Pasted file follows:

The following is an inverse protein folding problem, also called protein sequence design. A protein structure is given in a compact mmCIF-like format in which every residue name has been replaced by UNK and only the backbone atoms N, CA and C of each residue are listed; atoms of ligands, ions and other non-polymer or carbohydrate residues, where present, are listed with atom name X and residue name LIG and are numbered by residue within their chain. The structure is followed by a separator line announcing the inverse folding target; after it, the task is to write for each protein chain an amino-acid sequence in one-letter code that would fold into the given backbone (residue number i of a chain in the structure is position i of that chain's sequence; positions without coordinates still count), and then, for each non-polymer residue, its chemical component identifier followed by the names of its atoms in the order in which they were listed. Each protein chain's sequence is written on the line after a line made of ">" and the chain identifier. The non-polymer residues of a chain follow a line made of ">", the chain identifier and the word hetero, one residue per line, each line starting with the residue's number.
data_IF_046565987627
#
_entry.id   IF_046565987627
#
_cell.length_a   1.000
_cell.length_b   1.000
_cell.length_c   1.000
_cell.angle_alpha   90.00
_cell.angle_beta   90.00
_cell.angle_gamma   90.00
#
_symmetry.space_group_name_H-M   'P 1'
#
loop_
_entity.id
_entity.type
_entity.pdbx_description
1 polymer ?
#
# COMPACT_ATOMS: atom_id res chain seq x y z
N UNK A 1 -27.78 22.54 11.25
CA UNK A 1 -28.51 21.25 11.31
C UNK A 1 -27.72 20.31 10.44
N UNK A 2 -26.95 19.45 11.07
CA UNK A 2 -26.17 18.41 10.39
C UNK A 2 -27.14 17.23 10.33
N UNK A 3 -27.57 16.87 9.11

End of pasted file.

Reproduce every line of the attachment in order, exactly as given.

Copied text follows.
The following is an inverse protein folding problem, also called protein sequence design. A protein structure is given in a compact mmCIF-like format in which every residue name has been replaced by UNK and only the backbone atoms N, CA and C of each residue are listed; atoms of ligands, ions and other non-polymer or carbohydrate residues, where present, are listed with atom name X and residue name LIG and are numbered by residue within their chain. The structure is followed by a separator line announcing the inverse folding target; after it, the task is to write for each protein chain an amino-acid sequence in one-letter code that would fold into the given backbone (residue number i of a chain in the structure is position i of that chain's sequence; positions without coordinates still count), and then, for each non-polymer residue, its chemical component identifier followed by the names of its atoms in the order in which they were listed. Each protein chain's sequence is written on the line after a line made of ">" and the chain identifier. The non-polymer residues of a chain follow a line made of ">", the chain identifier and the word hetero, one residue per line, each line starting with the residue's number.
data_IF_046565987627
#
_entry.id   IF_046565987627
#
_cell.length_a   1.000
_cell.length_b   1.000
_cell.length_c   1.000
_cell.angle_alpha   90.00
_cell.angle_beta   90.00
_cell.angle_gamma   90.00
#
_symmetry.space_group_name_H-M   'P 1'
#
loop_
_entity.id
_entity.type
_entity.pdbx_description
1 polymer ?
#
# COMPACT_ATOMS: atom_id res chain seq x y z
N UNK A 1 -27.78 22.54 11.25
CA UNK A 1 -28.51 21.25 11.31
C UNK A 1 -27.72 20.31 10.44
N UNK A 2 -26.95 19.45 11.07
CA UNK A 2 -26.17 18.41 10.39
C UNK A 2 -27.14 17.23 10.33
N UNK A 3 -27.57 16.87 9.11